CRITIQUING IS A LEARNING PROCESS - Ahmedabad Mirror, 18.09.2014

It's not often that you get to talk to someone who looks at dance differently. By 'differently', we mean through the eyes of a critic. She learned dance, but went on to critiquing the art form. And veteran dance critic Dr Leela Venkataraman, in the city for a lecture series by SPIC MACAY Gujarat, is an institution in herself. In a chat with Mirror on Wednesday, she shares her journey.

"It is an organised movement of the body to express self, it's a body language," she defines dance. Venkataraman has been critiquing for 30 years now besides writing for several leading journals and newspapers. "I moved to Orissa after marriage; it was a time when Odissi dance was being re-structured and I got involved with interviewing and interacting with dancers. Then, in Delhi, a paper asked me to critique a dance work and then it just took off from there," said Venkataraman of her beginning as a critic.

BEING A CRITIC

All critics face criticism, it's an "occupational hazard". "I would say it is a thankless job. One has to be true to the art form, to the job of criticism and to the dancer as well. Over the years, you get that eye (of understanding things). You should know how to separate the dance from the dancer, especially since some dancers take criticism personally. One has to also remember that you are not doing public relations to push their careers," she said.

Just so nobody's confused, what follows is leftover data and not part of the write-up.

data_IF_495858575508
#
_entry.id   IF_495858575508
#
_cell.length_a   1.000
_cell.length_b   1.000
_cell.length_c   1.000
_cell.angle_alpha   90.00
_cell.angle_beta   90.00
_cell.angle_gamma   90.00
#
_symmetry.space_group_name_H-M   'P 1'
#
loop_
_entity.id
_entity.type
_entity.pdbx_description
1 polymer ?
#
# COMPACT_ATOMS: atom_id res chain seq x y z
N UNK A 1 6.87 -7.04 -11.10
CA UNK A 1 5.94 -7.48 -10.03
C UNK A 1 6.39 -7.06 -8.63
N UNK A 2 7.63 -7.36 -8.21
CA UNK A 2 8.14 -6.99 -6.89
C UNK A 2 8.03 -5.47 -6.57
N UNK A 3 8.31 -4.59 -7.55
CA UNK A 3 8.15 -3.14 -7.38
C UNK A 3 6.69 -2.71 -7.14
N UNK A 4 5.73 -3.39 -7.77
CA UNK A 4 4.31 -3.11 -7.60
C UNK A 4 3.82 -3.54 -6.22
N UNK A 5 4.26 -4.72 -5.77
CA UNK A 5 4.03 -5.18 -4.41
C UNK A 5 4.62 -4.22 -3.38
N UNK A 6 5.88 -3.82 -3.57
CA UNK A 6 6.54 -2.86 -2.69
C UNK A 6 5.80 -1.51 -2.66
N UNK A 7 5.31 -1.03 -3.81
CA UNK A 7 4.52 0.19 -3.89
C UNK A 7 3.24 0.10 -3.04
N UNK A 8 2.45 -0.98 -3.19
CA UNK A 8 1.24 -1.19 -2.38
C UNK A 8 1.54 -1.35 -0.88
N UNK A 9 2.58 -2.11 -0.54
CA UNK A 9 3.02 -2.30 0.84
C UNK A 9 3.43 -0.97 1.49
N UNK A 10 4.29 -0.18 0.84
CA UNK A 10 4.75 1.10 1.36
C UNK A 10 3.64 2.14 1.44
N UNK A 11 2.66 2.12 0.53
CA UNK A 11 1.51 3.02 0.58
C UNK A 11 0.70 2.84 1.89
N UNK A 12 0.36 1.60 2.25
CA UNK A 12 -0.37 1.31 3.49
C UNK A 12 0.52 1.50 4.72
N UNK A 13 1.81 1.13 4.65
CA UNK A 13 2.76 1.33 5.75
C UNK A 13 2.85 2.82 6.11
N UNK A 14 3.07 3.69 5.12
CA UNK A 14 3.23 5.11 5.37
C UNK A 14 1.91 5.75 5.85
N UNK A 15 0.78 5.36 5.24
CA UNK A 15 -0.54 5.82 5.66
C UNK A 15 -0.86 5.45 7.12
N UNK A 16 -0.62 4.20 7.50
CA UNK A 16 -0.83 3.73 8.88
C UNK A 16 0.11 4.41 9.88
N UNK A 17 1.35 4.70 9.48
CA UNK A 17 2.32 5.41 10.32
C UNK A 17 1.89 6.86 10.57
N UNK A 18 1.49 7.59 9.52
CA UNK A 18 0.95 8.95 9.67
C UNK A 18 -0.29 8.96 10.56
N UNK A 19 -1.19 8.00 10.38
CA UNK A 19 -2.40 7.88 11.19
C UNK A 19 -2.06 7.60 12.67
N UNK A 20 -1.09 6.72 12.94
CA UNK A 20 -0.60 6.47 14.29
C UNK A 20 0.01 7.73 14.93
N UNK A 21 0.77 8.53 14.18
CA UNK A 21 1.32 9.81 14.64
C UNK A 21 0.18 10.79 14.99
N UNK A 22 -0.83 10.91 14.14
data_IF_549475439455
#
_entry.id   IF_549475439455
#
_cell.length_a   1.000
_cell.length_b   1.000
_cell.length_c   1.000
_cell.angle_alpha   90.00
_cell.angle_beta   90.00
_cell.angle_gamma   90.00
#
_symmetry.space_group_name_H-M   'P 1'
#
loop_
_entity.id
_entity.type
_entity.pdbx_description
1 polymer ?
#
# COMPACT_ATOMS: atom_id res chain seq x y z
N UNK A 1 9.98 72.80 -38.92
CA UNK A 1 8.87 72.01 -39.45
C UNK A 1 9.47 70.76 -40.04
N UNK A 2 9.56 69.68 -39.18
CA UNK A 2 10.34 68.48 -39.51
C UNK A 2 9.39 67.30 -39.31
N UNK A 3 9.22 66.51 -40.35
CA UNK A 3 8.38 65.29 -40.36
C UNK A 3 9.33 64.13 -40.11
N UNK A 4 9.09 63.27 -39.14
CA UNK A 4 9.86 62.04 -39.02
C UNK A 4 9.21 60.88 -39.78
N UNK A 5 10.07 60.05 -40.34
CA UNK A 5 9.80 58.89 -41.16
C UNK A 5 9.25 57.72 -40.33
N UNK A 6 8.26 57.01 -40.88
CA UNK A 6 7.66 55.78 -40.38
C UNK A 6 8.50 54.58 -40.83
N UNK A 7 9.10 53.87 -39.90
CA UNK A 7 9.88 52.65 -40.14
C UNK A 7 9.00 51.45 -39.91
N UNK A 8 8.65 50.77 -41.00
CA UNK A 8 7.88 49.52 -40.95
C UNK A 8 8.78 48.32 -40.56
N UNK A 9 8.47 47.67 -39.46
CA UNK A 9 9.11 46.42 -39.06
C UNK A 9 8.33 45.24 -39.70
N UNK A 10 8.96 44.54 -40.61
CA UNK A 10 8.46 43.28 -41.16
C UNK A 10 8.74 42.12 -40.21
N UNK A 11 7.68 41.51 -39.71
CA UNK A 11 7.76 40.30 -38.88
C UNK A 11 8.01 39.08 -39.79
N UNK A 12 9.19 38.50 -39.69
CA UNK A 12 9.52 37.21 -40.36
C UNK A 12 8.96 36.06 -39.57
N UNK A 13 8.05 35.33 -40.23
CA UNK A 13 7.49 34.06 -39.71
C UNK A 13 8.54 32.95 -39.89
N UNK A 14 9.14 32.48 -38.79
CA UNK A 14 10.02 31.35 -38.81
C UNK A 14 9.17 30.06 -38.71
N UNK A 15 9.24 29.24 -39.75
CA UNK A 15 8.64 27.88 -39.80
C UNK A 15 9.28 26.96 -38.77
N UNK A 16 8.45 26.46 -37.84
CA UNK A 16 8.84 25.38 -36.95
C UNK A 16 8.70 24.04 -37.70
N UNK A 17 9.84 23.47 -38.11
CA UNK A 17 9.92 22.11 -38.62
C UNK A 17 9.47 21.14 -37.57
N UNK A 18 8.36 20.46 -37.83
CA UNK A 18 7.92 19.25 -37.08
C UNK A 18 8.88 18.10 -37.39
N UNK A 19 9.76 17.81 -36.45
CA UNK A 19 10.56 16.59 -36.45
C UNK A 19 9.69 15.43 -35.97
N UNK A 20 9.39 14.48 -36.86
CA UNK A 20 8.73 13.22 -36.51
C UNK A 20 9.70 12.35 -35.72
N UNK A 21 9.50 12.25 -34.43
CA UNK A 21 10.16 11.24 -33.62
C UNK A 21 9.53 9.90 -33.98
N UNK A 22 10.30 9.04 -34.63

COMPLIMENTS AND BRICKBATS

(Laughs) "I take compliments with a pinch of salt. Sometimes when a dancer comes and praises you, it could be because they want you to write well about them. And brickbats? The one I remember is, 'Do you dip your pen in poison, or in ink?' (laughs) But one has to be prepared. Dancers fall in and out of love with critics!" she said.

TALENTED AHMEDABAD

Venkataraman has been to a few city schools and colleges during her four-day trip. "I am very happy. Although I have not interacted with children as young as these (school children) and hence was hesitant, it was enjoyable. They are curious, inquisitive, abashed, look in the eye and ask," said the journalist, who has also penned a few books. Her next book, Classical Dance After The Renaissance, should be out in a year.
 
 

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